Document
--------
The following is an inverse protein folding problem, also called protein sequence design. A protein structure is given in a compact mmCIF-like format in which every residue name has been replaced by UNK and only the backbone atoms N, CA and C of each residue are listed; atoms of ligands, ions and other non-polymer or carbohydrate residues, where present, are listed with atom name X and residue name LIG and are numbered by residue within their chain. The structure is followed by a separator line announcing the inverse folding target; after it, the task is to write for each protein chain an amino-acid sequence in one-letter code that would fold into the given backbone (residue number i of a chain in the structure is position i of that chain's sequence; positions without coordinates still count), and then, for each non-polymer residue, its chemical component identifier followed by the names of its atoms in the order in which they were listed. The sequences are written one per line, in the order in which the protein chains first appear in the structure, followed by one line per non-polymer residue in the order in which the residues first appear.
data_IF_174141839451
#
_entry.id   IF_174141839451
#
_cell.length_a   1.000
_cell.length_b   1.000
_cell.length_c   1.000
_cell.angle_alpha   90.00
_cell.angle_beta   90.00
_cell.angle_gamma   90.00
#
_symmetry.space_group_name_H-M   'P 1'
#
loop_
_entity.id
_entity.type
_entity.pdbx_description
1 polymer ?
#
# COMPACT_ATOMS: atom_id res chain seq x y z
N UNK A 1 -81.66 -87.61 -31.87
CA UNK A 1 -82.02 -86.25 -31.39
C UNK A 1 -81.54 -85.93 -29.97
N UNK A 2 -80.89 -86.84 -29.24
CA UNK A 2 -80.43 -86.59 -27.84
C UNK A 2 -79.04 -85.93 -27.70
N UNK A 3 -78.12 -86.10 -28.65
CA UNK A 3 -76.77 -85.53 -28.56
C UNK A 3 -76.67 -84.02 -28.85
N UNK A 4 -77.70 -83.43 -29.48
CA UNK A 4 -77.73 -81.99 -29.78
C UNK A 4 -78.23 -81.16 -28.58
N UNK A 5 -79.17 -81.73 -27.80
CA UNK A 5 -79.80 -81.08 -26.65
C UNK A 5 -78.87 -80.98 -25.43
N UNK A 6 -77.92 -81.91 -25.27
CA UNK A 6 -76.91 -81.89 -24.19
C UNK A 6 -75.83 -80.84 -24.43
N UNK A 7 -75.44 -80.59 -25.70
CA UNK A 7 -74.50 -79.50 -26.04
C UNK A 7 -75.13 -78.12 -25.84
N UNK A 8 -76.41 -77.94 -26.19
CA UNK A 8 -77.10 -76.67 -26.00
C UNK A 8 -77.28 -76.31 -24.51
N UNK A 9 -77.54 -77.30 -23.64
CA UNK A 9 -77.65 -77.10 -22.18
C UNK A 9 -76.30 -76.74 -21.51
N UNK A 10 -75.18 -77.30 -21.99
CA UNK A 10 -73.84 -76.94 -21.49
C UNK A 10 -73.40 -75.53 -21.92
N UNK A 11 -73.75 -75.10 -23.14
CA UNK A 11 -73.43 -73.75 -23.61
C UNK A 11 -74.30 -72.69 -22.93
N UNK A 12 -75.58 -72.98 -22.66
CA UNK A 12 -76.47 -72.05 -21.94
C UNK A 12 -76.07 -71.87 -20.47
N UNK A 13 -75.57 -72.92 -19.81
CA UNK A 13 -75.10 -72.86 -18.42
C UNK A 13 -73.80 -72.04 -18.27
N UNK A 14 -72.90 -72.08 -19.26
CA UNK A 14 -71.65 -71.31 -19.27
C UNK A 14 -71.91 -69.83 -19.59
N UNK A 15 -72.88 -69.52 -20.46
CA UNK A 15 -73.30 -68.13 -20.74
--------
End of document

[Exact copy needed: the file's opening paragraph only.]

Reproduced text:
The following is an inverse protein folding problem, also called protein sequence design. A protein structure is given in a compact mmCIF-like format in which every residue name has been replaced by UNK and only the backbone atoms N, CA and C of each residue are listed; atoms of ligands, ions and other non-polymer or carbohydrate residues, where present, are listed with atom name X and residue name LIG and are numbered by residue within their chain. The structure is followed by a separator line announcing the inverse folding target; after it, the task is to write for each protein chain an amino-acid sequence in one-letter code that would fold into the given backbone (residue number i of a chain in the structure is position i of that chain's sequence; positions without coordinates still count), and then, for each non-polymer residue, its chemical component identifier followed by the names of its atoms in the order in which they were listed. The sequences are written one per line, in the order in which the protein chains first appear in the structure, followed by one line per non-polymer residue in the order in which the residues first appear.